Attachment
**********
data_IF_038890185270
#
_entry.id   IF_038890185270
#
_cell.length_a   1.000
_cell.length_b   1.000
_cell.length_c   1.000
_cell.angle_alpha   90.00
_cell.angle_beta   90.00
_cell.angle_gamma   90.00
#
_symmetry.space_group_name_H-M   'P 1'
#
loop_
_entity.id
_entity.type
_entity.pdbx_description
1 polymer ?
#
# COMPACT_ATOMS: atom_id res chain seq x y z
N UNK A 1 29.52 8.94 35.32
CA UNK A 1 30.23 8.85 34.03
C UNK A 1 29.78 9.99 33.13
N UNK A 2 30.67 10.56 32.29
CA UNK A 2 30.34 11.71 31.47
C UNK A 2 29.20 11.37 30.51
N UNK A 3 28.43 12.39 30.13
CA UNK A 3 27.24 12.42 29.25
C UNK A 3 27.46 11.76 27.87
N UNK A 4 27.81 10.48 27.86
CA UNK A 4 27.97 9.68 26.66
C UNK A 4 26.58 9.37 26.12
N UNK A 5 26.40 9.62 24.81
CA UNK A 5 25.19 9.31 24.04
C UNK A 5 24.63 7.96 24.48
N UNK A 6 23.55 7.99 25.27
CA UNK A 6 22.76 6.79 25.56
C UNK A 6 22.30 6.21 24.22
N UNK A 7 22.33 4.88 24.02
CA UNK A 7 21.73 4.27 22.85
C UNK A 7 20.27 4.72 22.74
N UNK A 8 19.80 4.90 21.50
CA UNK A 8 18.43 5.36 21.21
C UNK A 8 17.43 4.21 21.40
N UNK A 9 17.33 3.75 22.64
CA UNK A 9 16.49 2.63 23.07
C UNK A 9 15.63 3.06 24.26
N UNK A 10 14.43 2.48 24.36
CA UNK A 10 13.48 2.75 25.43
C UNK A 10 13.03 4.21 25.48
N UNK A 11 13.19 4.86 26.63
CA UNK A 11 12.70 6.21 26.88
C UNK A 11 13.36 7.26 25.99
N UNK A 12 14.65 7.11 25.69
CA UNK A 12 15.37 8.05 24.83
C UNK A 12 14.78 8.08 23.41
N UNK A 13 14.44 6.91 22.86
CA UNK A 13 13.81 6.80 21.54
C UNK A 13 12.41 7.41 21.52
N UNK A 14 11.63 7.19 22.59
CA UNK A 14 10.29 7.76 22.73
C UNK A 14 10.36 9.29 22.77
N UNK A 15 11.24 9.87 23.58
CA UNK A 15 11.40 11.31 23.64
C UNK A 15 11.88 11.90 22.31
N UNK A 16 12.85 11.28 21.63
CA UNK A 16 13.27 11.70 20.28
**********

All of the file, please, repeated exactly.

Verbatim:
data_IF_038890185270
#
_entry.id   IF_038890185270
#
_cell.length_a   1.000
_cell.length_b   1.000
_cell.length_c   1.000
_cell.angle_alpha   90.00
_cell.angle_beta   90.00
_cell.angle_gamma   90.00
#
_symmetry.space_group_name_H-M   'P 1'
#
loop_
_entity.id
_entity.type
_entity.pdbx_description
1 polymer ?
#
# COMPACT_ATOMS: atom_id res chain seq x y z
N UNK A 1 29.52 8.94 35.32
CA UNK A 1 30.23 8.85 34.03
C UNK A 1 29.78 9.99 33.13
N UNK A 2 30.67 10.56 32.29
CA UNK A 2 30.34 11.71 31.47
C UNK A 2 29.20 11.37 30.51
N UNK A 3 28.43 12.39 30.13
CA UNK A 3 27.24 12.42 29.25
C UNK A 3 27.46 11.76 27.87
N UNK A 4 27.81 10.48 27.86
CA UNK A 4 27.97 9.68 26.66
C UNK A 4 26.58 9.37 26.12
N UNK A 5 26.40 9.62 24.81
CA UNK A 5 25.19 9.31 24.04
C UNK A 5 24.63 7.96 24.48
N UNK A 6 23.55 7.99 25.27
CA UNK A 6 22.76 6.79 25.56
C UNK A 6 22.30 6.21 24.22
N UNK A 7 22.33 4.88 24.02
CA UNK A 7 21.73 4.27 22.85
C UNK A 7 20.27 4.72 22.74
N UNK A 8 19.80 4.90 21.50
CA UNK A 8 18.43 5.36 21.21
C UNK A 8 17.43 4.21 21.40
N UNK A 9 17.33 3.75 22.64
CA UNK A 9 16.49 2.63 23.07
C UNK A 9 15.63 3.06 24.26
N UNK A 10 14.43 2.48 24.36
CA UNK A 10 13.48 2.75 25.43
C UNK A 10 13.03 4.21 25.48
N UNK A 11 13.19 4.86 26.63
CA UNK A 11 12.70 6.21 26.88
C UNK A 11 13.36 7.26 25.99
N UNK A 12 14.65 7.11 25.69
CA UNK A 12 15.37 8.05 24.83
C UNK A 12 14.78 8.08 23.41
N UNK A 13 14.44 6.91 22.86
CA UNK A 13 13.81 6.80 21.54
C UNK A 13 12.41 7.41 21.52
N UNK A 14 11.63 7.19 22.59
CA UNK A 14 10.29 7.76 22.73
C UNK A 14 10.36 9.29 22.77
N UNK A 15 11.24 9.87 23.58
CA UNK A 15 11.40 11.31 23.64
C UNK A 15 11.88 11.90 22.31
N UNK A 16 12.85 11.28 21.63
CA UNK A 16 13.27 11.70 20.28